NCUA Files Another MBS Fraud Suit
The NCUA announced Aug. 30 it filed a suit in Federal District Court in Kansas two weeks earlier against another Wall Street firm that the regulator said sold faulty mortgage-backed securities to failed corporates U.S. Central Federal Credit Union and Western Corporate Federal Credit Union.
Morgan Stanley & Co. Inc. and other firms were named as defendants in the suit, according to an NCUA release. The NCUA said the investment bankers violated federal and state securities laws when it sold more than $566 million in mortgage-backed securities to the U.S. Central and WesCorp.
The complaint alleges the offering documents of the securities contained statements of material fact that were not true or omitted material facts.
As in similar suits, the NCUA alleged the originators systematically abandoned the stated underwriting guidelines in the offering documents, according to the complaint, and the securities were significantly riskier than represented. The result, the complaint says, was that the securities were destined from inception to perform poorly.
“Firms like Morgan Stanley sold securities that turned out to be faulty, triggering a crisis in the credit union industry that has been extremely expensive to contain and repair, and credit unions are still paying the tab,” NCUA Board Chairman Debbie Matz said. “All the credit unions we supervise and insure are sharing this burden. The people who are accountable, those who precipitated this crisis, should be required to shoulder that burden, as well.”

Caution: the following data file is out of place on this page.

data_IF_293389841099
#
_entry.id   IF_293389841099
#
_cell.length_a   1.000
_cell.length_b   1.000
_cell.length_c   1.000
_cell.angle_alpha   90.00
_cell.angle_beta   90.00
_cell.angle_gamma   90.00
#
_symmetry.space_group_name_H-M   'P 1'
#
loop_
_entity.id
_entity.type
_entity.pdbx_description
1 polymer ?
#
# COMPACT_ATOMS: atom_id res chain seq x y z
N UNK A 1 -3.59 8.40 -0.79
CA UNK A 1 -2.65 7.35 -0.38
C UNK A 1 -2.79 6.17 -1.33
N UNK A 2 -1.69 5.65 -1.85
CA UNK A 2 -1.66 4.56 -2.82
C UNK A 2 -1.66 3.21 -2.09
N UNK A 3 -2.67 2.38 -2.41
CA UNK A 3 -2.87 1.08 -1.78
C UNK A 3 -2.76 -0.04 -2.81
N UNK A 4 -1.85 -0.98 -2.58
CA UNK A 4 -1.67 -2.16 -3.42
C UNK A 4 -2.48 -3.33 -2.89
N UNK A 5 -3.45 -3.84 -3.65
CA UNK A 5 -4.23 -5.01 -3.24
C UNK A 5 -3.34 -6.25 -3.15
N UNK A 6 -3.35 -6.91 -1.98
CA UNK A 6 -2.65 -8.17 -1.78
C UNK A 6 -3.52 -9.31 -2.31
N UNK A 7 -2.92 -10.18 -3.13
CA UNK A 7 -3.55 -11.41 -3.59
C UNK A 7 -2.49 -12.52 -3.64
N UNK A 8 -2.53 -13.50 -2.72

NCUA has similar actions pending against Barclays Capital, Credit Suisse, Goldman Sachs, J.P. Morgan Securities, RBS Securities, UBS Securities, Wachovia, Bear, Stearns, and Washington Mutual Bank.
Until an Aug. 27 U.S. 10th Circuit Court of Appeals ruling in Denver, the big bank defendants had been successful in dismissing the charges by claiming the NCUA was required to file the suits within a three-year statute of limitations they said began when the corporates first purchased the investments.
The NCUA countered that the clock started ticking when it placed U.S. Central and WesCorp into conservatorship in March 2009.
However, the 10th Circuit ruled the NCUA can proceed with its claims against several of the banks, affirming a ruling in federal district court in Kansas last year that said a federal extender statute allowed NCUA more time to file its lawsuits.